How Much Does A Super Bowl Ad Cost In 2024?

Soon, it'll be time to stock up on chicken wings, grab your favorite adult beverages, and perhaps upgrade your television because Super Bowl LVIII is right around the corner. On Sunday, February 11, 2024, the championship game of the National Football League will be played out for the 58th consecutive year, this time at Allegiant Stadium in Las Vegas, Nevada. The Super Bowl is widely considered America's biggest sporting event of the year and even non-football fans will probably tune in to watch the halftime show by Usher. However, almost equally important as the big game itself are the Super Bowl commercials.


Over the years, ad executives have done their best to try and create memorable Super Bowl ads — from presenting Apple computers against a dystopian backdrop (inspired by George Orwell's novel "1984") to featuring Cindy Crawford and Britney Spears chugging Pepsi Cola (not at the same time). And who could forget the "Bud-Weiss-Er" trio of frogs? With the big game consistently attracting more than 100 million viewers in recent years, those precious advertising slots don't come cheap. According to AdAge, each 30-second commercial will cost approximately $7 million.

The cost of Super Bowl ads has been rising

While paying $7 million for 30 seconds of TV time isn't exactly couch change, advertisers can at least take comfort that the price of a Super Bowl ad hasn't risen much, if any, from the 2023 game. In contrast, a 30-second spot cost a mere $5.6 million in 2021. Going back even further than that, the 1995 price was a bargain at less than $1 million. Plugging those numbers into our handy calculator, we find annual inflation of about 7% in the cost of Super Bowl advertising.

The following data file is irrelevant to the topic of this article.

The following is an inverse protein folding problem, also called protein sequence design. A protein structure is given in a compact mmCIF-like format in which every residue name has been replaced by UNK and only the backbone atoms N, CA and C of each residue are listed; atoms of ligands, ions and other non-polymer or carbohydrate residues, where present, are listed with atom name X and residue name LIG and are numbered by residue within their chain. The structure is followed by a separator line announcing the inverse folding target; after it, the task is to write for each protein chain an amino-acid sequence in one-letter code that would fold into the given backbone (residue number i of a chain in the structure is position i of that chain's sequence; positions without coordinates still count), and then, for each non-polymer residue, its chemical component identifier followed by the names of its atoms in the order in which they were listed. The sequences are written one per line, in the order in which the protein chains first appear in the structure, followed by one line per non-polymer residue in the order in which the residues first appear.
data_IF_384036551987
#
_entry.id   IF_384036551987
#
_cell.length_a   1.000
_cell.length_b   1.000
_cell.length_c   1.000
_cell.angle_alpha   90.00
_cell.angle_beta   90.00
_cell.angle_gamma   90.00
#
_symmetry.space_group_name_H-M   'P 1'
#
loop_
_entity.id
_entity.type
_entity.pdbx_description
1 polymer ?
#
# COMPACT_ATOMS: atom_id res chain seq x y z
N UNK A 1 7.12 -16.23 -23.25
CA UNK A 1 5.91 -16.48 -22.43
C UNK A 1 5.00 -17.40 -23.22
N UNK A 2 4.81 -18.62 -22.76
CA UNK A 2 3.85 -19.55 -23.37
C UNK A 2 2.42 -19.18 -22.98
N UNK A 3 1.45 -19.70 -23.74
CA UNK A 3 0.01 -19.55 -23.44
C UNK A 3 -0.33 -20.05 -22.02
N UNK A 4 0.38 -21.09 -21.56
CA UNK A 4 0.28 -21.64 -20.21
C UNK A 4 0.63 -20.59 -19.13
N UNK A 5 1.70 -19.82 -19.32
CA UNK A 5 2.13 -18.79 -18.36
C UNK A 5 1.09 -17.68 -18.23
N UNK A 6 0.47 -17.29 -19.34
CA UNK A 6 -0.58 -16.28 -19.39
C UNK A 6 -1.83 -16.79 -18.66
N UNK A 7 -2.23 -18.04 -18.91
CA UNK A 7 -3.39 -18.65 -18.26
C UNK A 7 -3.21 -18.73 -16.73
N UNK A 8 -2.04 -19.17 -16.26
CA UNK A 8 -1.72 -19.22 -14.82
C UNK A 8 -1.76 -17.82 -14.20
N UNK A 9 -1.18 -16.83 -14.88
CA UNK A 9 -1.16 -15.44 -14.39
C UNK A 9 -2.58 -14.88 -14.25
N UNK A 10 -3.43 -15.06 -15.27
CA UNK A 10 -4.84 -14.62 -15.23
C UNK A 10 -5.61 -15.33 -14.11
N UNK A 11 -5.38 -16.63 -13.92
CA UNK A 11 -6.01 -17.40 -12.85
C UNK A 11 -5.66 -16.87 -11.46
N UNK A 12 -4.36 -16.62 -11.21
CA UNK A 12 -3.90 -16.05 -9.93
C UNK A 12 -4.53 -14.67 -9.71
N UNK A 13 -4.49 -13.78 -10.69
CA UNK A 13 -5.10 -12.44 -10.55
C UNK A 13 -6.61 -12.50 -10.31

Though most Super Bowl spots are 30 seconds, some have been longer. Famously, Amazon and Google tied for the most expensive Super Bowl ad of all time, playing $16.8 million each in 2020. The reason? Each advertisement ran for 90 seconds. Since a regular 30-second commercial cost $5.6 million that year, it doesn't appear that the two tech giants received any sort of volume discount.

Who's buying Super Bowl ads this year?

In spite of the lofty price tag, this year's Super Bowl broadcasters CBS and Paramount Plus report that all the ad time slots were sold out months ago. So, who's willing to pay $233,333 per second for some prime exposure? One is beer maker Anheuser-Busch, which purchased no less than five of the 30-second spots (2.5 minutes total) for its brands like Budweiser, Bud Light, and Michelob ULTRA, amidst a recent slump in sales. In retaliation, Molson Coors is bringing back the Coors Light Chill Train to introduce it to the "next generation;" the Chill Train was last seen 12 years ago.


Besides beer and snack foods, car ads are another staple of Super Bowl advertising. Conspicuously absent for Super Bowl LVIII are Detroit's "Big Three," consisting of Chevrolet, Ford, and Stellantis (formerly Chrysler), all of which declined to purchase any commercial slots in this year's big game. However, BMW, Kia, and Volkswagen are reportedly taking up the slack and for the first time ever, motorcycle manufacturer Kawasaki will be joining the fray. Finally, Intuit's TurboTax will be there to remind us that following the fun of Super Bowl Sunday comes the dreaded task of preparing and submitting our tax returns.